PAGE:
Being substantially obese, with a body mass index of 35 and higher, does raise the death risk 29 percent, researchers at the Centers for Disease Control and Prevention's National Center for Health Statistics said in the study, published in the Journal of the American Medical Association.
But overweight people with a BMI of 25 to 30 -- who make up more than 30 percent of the U.S. population -- have a 6 percent lower risk of dying than those with a BMI in the normal range of 18.5 to 25, said the CDC study, which analyzed 97 studies involving nearly 3 million people and 270,000 deaths around the world.
The report is the largest to examine the "obesity paradox," stemming from statistics indicating heavier patients in some cases are less likely to die than normal-weight patients, particularly elderly people or those with certain chronic diseases.
To this point, Drs. Steven Heymsfield and William Cefalu of the Pennington Biomedical Research Center in Baton Rouge, La., wrote in an editorial accompanying the study, "Not all patients classified as being overweight or having Grade 1 obesity [with a BMI from 30 to 35], particularly those with chronic diseases, can be assumed to require weight loss treatment."
BMI is usually defined as the individual's body mass in kilograms divided by the square of his or her height in meters. It can be measured in pounds and inches too, but that requires multiplying the quotient by 703.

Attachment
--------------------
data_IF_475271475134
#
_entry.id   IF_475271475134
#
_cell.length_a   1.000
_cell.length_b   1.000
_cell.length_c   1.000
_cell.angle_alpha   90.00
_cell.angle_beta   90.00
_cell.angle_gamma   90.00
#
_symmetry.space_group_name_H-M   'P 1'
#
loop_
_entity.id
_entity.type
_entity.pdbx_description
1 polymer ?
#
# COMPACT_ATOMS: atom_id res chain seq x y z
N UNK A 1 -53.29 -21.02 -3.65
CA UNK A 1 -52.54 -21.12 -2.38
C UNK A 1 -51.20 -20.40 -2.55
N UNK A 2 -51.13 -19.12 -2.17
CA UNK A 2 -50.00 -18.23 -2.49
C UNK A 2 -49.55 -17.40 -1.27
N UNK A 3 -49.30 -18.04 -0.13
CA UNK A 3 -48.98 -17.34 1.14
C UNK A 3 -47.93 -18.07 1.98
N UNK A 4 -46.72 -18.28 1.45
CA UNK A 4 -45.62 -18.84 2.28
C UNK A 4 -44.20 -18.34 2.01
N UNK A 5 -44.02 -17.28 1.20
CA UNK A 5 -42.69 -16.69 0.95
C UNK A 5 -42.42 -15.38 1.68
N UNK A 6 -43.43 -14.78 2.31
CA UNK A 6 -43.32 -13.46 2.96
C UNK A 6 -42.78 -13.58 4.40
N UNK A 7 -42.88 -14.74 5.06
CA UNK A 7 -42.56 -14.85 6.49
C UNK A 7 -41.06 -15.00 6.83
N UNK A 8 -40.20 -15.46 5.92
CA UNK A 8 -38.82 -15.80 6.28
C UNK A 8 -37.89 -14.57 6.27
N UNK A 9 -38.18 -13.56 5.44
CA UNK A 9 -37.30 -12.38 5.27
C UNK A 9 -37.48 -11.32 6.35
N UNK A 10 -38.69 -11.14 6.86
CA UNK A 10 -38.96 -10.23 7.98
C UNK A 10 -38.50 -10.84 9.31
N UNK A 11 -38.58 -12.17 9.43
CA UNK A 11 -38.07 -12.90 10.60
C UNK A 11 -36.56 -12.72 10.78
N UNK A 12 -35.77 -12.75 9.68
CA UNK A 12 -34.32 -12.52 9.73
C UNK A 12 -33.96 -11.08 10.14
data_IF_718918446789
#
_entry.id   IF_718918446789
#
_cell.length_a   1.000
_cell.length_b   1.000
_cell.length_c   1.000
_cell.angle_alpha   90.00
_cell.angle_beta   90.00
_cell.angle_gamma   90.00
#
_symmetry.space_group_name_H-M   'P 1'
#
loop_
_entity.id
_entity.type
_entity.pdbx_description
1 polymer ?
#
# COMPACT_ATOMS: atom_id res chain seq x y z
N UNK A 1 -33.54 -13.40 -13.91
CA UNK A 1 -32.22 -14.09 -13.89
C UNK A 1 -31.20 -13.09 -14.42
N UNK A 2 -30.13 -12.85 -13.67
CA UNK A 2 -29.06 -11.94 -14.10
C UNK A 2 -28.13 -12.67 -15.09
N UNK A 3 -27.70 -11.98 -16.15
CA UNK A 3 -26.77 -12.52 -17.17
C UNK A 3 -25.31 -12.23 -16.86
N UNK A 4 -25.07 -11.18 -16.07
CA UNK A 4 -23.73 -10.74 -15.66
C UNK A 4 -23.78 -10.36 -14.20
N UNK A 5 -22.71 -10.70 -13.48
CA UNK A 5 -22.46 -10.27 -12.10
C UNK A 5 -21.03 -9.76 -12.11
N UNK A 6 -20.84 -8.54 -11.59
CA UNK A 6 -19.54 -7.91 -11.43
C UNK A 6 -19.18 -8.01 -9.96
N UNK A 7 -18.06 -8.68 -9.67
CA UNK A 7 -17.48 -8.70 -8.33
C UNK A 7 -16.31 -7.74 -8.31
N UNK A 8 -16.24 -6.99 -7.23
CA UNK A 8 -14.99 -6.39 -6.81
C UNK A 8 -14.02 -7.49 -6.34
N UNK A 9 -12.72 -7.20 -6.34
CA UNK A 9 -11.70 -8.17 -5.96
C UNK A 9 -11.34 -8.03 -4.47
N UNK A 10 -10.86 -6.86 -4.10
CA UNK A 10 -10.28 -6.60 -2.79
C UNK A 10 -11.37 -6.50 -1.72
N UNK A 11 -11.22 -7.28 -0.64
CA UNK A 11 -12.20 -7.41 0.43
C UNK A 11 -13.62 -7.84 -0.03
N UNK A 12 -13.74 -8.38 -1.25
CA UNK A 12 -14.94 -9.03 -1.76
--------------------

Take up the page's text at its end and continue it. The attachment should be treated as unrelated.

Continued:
The study points out BMI is an inexact measure of health, in large part because it doesn't differentiate between fat and muscle mass. Nor does it indicate where fat is located in the body, which researchers say may be more important than total fat overall.
"What is bad is a type of fat that is inside your belly," Dr. Kamyar Kalantar-Zadeh, professor of medicine and public health at the University of California, Irvine, told The New York Times.
"Non-belly fat, underneath your skin in your thigh and your butt area -- these are not necessarily bad," he said.
No matter where the fat is located, the study is not a license to eat more, experts said.
"That would be a mistake -- and this study did show an increase in mortality for people who are obese," CDC Director Thomas Frieden told The Wall Street Journal.
"I don't think anyone would disagree with the basic fact that being more physically active and eating a healthier diet is very important for your health," he said.
And even if "being overweight doesn't increase your risk of dying," it "does increase your risk of having diabetes" and other conditions, Dr. Samuel Klein, director of the Center for Human Nutrition at Washington University School of Medicine in St. Louis, told the Times.